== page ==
"You wouldn't understand yet, son, but your daddy's gonna make a transaction ... a business transaction that's going to change our lives ... That's how come one day when you 'bout seventeen years old I'll come home ... I'll pull the car up on the driveway ... just a plain black Chrysler, I think, with white walls--no--black tires ... the gardener will be clipping away at the hedges and he'll say, "Good evening, Mr. Younger." And I'll say, "Hello, Jefferson, how are you this evening?" And I'll go inside and Ruth will come downstairs and meet me at the door and we'll kiss each other and she'll take my arm and we'll go up to your room to see you sitting on the floor with the catalogues of all the great schools in America around you.... All the great schools in the world! And--and I'll say, all right son--it's your seventeenth birthday, what is it you've decided?... Just tell me, what it is you want to be--and you'll be it.... Whatever you want to be--Yessir! You just name it, son ... and I hand you the world!" This speech from Act II, scene ii, where Walters is talking to Travis as he tucks him into bed, ends an important scene and previews what you'll see at the end of the play. Walter explains to Travis, and to the audience, that he will move quickly to invest the money that Mama has just given him, part of which is supposed to help with Beneatha's college tuition. Walter tells of his dreams of having a gardener, and wanting to live a life that he obviously has only seen from the other side of his dream, by working as a chauffer to rich people. It's almost as if he's repeating conversations he's heard before from his employers. He explains his dream of the future in detail, as if it were right before his eyes. While speaking, you'd never believe that this was something he didn't believe would eventually come true for him, since he positively speaks without any uncertainty at all and only in the tense of the future, suggesting that his dreams will inevitably come true. Mostly, Walter wants to provide for his family and make their lives easier.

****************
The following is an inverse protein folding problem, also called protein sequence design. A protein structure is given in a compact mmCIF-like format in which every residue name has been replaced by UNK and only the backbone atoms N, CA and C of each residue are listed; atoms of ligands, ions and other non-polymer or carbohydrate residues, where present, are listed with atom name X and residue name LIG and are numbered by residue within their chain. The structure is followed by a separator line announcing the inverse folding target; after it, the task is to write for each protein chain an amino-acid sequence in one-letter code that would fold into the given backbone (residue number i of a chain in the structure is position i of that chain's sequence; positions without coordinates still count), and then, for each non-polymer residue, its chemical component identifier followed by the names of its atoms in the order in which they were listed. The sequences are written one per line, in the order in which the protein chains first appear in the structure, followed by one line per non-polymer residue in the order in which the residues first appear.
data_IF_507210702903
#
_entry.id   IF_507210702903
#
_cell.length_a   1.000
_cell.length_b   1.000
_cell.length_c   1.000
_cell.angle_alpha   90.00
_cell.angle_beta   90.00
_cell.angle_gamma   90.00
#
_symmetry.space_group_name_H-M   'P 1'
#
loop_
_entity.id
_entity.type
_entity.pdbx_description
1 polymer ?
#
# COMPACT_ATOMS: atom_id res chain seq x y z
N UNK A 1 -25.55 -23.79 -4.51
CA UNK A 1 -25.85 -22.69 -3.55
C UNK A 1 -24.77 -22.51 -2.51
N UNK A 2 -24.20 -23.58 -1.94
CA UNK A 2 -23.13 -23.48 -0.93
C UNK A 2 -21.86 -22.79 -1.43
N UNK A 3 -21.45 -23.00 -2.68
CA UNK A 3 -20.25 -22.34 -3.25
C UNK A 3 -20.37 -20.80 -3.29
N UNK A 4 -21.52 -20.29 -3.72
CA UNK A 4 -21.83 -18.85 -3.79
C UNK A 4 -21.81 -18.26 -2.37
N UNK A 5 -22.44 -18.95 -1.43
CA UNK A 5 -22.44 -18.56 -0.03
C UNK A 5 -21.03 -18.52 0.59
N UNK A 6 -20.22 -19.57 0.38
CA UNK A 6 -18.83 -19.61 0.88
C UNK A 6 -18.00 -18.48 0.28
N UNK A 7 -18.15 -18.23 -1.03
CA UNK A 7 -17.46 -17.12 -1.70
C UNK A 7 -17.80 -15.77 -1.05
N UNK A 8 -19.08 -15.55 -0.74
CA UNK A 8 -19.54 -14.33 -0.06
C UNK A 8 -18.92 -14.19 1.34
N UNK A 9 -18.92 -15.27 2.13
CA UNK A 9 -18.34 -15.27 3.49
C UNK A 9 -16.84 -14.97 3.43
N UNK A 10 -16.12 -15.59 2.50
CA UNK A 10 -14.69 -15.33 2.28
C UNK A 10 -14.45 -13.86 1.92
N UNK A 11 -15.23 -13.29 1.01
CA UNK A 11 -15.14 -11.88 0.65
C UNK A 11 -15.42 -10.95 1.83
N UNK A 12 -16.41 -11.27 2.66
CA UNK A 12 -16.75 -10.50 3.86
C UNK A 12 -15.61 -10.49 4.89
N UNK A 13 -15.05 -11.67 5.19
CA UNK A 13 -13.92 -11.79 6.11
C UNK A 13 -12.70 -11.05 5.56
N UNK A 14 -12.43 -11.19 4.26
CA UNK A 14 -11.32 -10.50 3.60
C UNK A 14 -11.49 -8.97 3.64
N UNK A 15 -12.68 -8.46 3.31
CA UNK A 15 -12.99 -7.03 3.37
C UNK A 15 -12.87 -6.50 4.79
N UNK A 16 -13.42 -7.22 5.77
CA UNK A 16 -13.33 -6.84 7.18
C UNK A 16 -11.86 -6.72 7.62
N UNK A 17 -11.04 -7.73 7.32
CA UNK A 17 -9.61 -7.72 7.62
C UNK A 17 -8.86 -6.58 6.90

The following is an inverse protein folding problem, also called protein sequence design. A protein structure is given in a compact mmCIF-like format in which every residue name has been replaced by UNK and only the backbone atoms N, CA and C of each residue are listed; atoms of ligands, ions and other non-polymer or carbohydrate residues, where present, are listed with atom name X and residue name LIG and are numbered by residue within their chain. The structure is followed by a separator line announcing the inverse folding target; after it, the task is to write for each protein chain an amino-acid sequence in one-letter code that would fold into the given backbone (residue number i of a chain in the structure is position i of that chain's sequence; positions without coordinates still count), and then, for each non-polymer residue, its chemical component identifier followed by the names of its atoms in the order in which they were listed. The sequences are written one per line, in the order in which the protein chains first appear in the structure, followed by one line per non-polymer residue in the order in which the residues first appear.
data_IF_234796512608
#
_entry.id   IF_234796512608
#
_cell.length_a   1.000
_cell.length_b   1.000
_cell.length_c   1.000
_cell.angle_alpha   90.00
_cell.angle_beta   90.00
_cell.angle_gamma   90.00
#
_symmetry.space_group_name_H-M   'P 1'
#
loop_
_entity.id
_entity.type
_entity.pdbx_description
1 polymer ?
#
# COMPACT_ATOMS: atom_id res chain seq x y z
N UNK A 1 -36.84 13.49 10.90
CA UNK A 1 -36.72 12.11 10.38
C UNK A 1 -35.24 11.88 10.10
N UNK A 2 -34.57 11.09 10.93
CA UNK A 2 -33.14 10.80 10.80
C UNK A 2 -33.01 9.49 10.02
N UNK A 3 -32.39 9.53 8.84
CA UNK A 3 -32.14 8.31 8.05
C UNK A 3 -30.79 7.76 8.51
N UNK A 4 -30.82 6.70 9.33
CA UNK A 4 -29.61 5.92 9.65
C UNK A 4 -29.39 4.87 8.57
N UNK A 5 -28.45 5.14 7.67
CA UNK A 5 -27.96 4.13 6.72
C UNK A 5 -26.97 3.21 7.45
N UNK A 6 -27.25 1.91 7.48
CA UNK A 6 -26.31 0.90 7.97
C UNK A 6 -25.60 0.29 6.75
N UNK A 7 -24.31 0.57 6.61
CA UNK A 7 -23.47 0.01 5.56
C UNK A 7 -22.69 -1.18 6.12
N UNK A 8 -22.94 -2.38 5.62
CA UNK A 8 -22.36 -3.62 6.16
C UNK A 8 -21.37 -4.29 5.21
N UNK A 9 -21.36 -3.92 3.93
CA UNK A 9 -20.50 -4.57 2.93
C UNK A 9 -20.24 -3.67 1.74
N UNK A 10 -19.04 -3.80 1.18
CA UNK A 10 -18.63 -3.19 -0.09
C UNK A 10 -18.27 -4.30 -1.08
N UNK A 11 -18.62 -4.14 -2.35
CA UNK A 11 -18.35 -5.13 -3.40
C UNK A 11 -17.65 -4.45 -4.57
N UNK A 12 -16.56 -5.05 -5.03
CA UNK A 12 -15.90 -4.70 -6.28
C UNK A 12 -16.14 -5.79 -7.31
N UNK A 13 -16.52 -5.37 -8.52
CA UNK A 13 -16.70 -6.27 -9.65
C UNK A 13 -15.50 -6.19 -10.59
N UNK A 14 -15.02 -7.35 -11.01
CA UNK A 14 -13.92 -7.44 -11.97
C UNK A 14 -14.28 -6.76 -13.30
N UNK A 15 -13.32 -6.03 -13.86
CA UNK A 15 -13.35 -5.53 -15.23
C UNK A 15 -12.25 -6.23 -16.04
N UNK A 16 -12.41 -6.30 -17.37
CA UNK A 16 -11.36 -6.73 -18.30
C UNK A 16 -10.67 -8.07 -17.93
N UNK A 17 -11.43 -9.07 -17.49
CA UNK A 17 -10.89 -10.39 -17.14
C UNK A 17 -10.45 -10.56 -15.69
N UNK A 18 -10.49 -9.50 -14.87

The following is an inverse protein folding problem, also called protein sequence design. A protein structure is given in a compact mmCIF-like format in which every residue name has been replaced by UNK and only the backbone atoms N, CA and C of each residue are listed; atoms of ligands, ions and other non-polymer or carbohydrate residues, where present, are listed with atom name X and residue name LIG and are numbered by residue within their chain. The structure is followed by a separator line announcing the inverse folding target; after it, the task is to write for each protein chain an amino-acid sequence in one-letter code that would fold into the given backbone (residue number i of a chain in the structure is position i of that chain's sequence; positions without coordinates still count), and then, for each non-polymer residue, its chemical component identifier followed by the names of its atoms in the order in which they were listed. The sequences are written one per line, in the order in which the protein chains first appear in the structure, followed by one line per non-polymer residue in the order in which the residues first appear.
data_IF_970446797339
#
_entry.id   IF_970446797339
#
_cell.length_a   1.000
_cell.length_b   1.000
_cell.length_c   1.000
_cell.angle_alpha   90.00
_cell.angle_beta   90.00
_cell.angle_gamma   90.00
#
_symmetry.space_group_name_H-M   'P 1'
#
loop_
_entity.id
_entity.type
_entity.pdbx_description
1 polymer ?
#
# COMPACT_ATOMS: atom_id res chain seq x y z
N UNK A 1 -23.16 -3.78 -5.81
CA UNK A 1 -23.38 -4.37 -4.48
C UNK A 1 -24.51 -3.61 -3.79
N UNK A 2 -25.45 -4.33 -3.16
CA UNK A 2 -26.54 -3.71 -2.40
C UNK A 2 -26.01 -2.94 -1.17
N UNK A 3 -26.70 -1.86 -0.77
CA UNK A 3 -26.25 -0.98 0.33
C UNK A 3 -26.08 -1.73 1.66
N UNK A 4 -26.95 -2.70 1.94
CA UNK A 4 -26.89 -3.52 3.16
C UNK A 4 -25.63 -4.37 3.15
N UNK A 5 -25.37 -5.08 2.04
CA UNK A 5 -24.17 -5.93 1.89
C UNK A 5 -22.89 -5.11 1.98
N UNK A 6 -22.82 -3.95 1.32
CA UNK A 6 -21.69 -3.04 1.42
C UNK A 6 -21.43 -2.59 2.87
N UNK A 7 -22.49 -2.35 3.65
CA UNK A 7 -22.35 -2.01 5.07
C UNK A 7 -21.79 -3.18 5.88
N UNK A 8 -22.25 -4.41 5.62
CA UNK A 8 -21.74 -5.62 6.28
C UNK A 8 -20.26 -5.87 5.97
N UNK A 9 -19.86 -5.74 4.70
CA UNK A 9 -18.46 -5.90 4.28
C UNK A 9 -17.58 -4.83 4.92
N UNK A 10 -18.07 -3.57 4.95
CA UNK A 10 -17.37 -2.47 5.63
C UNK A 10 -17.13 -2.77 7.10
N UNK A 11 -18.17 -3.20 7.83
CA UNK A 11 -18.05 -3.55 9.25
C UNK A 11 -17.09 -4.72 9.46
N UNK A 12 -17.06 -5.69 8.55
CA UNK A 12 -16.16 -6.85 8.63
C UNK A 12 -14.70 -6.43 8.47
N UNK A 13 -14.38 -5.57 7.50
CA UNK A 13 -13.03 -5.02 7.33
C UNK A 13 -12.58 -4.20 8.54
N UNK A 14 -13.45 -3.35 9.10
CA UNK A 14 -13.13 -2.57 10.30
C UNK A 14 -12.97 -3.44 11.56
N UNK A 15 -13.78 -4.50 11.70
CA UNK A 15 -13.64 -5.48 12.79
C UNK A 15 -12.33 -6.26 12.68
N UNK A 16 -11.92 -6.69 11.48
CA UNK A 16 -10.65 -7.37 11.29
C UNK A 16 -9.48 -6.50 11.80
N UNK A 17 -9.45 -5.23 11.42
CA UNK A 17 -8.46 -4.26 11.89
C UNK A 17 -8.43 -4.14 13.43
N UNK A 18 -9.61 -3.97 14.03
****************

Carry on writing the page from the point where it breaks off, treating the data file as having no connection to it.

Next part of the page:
"I know he's rich. He knows he's rich, too."(p24)
Beneatha is Walter's younger sister and Lena's daughter, who dreams of becoming a doctor. A strong-willed woman, she takes herself a very seriously a lot of the time. She also is proud of herself for being an intellectual and a South African. Some of her liberal views that she formed in college, clash with the orthodox thoughts of her mother. The primary symbol associated with Beneatha is her straightened hair. Halfway through the play, after Asagai visits her and asks about her hairstyle, she cuts her White-seeming hair. Her new afro represents her embracing of her heritage. Beneatha's cutting of her hair is a very strong social statement, as she symbolically declares that natural is beautiful. Rather than force her hair to be more acceptable to society, Beneatha chooses a style that identifies more with her culture. Beneatha's new hair is a symbol of her being conflicted with trying to fit in and wanting to go back to her roots.
In spite of all the problems they endure during the play, at the end we see the Youngers leaving their old house. Mama is carrying her plant, almost as if it will ensure that they are able to put down "roots" in their new home. You can tell that this is a very brave decision for the family, to move into a white neighborhood and try to finally realize their long-held dreams. The overall mood of the play is serious with just a few humorous parts. It is This play taught me to try to remember to keep my eyes focused on the important goals in life, not necessarily the material goals and that no matter what, where there's a will there's a way, that you can survive and withstand just about anything and make your dreams come true. I also learned a lesson in responsibility and putting family first, and taking responsibility for your actions. On a lighter note, everything turned out okay in the end and it was a very enjoyable and thought provoking, play to read. The overall mood of the play is serious, although there are a few attempts at humor. This play is definitely a tragic comedy. Although the insurance money is stolen by Willy, Walter is still forced to grow up and he stands up to Mr. Lindner and goes ahead with the move to the "white" neighborhood. Therefore, his bravery overcomes his fears.